Charging the minority to benefit the majority

I’ve recently noticed quite a few software services on the Internet charging the minority to benefit the majority.

Trello recently added Business Class (paid) features: Joel Spolsky explains why:

“What we really wanted to do was make a free product that helps millions of people, and then find some way to get paid by the 1% of those people who get the most value out of it. The 1% are delighted to pay.”
~ Joel Spolsky on Trello

It’s not the first time I have seen this kind of thing.

Automattic has been providing, a free, high quality, reliable blogging platform to anyone to write a blog for free for a number of years. They make this available by offering premium features that appeal most to professional users: domain mapping, custom layouts and premium themes to name a few. These paid features are probably used by more than just the 1% of users Joel is aiming for, but I can’t imagine it being more than 20% of users that pay.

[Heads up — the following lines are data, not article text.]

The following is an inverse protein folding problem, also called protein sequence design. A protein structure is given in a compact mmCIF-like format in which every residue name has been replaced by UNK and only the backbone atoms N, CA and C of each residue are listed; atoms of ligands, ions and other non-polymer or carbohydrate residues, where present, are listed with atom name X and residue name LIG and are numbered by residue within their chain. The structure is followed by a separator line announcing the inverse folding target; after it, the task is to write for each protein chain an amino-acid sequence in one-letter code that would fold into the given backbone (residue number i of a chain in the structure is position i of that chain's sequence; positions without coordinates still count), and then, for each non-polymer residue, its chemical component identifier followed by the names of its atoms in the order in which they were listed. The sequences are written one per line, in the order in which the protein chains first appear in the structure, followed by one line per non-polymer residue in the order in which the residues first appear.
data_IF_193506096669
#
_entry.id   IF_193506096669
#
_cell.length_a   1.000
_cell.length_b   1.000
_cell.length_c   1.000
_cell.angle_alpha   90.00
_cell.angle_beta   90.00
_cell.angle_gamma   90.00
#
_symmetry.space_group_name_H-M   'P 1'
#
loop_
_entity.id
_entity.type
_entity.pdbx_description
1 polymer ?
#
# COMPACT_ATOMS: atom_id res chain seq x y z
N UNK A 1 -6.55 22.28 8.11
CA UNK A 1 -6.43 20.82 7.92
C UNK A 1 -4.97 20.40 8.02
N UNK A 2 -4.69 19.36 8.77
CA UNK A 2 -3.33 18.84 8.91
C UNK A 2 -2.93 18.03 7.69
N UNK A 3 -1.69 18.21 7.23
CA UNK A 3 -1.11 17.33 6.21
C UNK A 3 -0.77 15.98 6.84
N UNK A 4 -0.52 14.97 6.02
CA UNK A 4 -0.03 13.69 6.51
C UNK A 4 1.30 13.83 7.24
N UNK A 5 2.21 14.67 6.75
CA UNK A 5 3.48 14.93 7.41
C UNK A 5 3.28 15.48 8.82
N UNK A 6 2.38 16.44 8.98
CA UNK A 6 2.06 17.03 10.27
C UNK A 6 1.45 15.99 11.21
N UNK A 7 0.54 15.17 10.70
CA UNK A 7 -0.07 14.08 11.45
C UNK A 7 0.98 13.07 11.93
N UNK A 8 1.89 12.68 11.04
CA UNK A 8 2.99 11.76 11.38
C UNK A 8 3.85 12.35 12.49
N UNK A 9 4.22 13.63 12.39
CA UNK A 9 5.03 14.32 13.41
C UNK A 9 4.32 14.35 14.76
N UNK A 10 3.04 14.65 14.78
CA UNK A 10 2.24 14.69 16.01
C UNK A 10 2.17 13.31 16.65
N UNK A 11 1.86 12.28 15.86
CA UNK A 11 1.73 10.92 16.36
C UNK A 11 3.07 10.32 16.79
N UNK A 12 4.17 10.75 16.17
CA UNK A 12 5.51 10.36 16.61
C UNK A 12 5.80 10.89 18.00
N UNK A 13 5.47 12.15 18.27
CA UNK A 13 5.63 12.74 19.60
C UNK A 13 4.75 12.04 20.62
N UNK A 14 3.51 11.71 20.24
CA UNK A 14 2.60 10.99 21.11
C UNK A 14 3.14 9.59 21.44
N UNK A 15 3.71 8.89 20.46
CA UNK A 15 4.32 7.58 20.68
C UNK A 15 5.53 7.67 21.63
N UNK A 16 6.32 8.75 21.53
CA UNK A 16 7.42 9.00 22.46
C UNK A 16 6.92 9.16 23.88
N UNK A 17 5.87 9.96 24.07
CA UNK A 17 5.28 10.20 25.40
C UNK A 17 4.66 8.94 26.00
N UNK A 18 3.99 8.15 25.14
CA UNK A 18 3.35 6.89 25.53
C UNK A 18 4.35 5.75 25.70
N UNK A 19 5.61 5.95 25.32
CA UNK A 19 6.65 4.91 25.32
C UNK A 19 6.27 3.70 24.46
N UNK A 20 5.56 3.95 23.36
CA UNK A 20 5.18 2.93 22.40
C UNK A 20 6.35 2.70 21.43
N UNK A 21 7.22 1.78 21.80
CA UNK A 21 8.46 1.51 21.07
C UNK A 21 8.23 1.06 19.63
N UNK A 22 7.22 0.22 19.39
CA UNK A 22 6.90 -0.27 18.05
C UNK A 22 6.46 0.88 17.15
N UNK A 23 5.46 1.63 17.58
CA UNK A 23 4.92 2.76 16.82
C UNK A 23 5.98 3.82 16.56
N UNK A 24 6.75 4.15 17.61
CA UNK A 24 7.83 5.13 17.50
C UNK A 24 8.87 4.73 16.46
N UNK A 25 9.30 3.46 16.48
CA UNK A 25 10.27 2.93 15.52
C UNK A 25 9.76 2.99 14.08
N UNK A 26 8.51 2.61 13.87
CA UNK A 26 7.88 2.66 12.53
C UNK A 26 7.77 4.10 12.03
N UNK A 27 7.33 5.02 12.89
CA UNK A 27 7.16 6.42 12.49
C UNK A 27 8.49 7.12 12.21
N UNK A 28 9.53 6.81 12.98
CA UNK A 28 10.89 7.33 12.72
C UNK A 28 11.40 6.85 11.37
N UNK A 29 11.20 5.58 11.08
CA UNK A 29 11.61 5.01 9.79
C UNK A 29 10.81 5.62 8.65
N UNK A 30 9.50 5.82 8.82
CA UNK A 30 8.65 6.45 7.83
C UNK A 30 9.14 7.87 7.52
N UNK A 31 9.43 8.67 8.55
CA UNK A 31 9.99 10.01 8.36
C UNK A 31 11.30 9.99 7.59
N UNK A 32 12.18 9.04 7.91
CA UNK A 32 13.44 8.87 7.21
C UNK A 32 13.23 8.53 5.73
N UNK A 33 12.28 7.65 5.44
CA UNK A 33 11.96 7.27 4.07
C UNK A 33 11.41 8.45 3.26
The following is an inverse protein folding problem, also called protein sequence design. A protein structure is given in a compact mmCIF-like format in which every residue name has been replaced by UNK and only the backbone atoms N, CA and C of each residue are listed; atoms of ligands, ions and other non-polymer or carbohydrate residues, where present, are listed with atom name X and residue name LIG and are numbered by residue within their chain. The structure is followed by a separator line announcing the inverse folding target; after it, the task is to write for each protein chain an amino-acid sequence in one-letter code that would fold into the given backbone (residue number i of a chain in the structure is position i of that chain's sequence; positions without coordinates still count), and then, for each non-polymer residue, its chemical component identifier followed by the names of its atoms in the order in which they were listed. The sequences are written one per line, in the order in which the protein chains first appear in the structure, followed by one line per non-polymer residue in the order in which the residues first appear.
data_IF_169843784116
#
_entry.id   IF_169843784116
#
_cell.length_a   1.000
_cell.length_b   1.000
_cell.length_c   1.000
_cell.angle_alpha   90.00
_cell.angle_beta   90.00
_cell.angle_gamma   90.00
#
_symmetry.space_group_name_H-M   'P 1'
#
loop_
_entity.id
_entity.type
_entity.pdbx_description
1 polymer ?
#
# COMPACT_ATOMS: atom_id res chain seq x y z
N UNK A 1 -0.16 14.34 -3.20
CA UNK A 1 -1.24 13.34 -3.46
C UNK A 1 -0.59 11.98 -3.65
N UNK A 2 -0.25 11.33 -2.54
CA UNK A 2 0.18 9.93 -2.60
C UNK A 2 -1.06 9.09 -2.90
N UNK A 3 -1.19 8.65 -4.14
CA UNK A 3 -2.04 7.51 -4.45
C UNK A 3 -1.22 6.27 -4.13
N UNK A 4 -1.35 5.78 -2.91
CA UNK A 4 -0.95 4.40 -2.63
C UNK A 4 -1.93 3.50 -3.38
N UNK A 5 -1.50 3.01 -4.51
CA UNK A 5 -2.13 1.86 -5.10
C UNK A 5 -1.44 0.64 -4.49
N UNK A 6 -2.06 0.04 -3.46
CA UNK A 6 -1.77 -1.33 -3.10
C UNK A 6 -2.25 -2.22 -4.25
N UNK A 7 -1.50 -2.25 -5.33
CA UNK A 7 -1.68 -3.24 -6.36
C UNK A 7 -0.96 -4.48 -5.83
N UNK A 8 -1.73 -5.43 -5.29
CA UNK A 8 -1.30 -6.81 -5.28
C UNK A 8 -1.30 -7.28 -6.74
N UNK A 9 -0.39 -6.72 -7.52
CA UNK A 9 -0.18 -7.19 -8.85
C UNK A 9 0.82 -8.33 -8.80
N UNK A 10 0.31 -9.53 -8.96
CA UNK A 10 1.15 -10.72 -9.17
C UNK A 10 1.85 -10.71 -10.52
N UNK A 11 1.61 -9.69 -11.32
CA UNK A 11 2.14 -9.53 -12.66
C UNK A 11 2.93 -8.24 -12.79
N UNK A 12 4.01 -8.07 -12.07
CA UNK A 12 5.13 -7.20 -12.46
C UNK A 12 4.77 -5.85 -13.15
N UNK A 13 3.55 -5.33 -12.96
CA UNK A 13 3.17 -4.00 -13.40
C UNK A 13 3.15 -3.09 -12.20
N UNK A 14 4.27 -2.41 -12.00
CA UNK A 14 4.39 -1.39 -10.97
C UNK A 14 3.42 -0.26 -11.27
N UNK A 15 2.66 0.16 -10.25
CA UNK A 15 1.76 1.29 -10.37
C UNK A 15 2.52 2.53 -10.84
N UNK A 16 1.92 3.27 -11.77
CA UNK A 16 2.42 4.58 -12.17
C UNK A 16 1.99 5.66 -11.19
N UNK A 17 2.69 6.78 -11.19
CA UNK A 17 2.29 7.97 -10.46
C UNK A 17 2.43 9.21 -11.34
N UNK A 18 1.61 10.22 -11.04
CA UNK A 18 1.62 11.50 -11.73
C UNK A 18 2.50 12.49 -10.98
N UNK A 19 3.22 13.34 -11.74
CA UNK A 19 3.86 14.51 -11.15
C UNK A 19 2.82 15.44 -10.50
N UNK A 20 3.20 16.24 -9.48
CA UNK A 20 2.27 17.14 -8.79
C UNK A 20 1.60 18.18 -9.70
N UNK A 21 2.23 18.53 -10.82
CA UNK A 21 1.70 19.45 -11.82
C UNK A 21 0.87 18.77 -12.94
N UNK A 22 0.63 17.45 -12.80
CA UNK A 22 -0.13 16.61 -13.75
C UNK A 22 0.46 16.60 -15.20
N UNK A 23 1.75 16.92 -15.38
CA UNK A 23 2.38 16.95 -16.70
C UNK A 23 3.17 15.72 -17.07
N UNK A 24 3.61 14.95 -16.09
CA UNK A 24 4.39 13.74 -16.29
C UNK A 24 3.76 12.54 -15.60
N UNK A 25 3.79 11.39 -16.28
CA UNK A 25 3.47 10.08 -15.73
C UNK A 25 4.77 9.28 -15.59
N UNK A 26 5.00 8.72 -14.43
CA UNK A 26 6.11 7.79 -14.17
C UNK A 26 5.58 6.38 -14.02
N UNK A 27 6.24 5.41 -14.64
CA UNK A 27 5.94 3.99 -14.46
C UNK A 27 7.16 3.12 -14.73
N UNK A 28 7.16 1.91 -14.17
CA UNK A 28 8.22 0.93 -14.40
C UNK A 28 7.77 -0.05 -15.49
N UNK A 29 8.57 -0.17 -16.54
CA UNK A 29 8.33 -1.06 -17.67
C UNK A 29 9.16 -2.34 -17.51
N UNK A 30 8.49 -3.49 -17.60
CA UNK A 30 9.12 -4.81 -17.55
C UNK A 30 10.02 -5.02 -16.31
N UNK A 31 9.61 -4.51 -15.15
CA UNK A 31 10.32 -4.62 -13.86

Google provides incredibly awesome free email (Gmail) for all personal users, but charges businesses $50/user/year to use this as part of Google Apps for Business. Again, an example of charging the minority to benefit the majority.

I think these examples, and especially Joel’s intent with Trello, is very noble and worth modelling.

Now to work out what service I can build to charge the minority to benefit the majority.

Author: Alister Scott

Alister is an Excellence Wrangler for Automattic.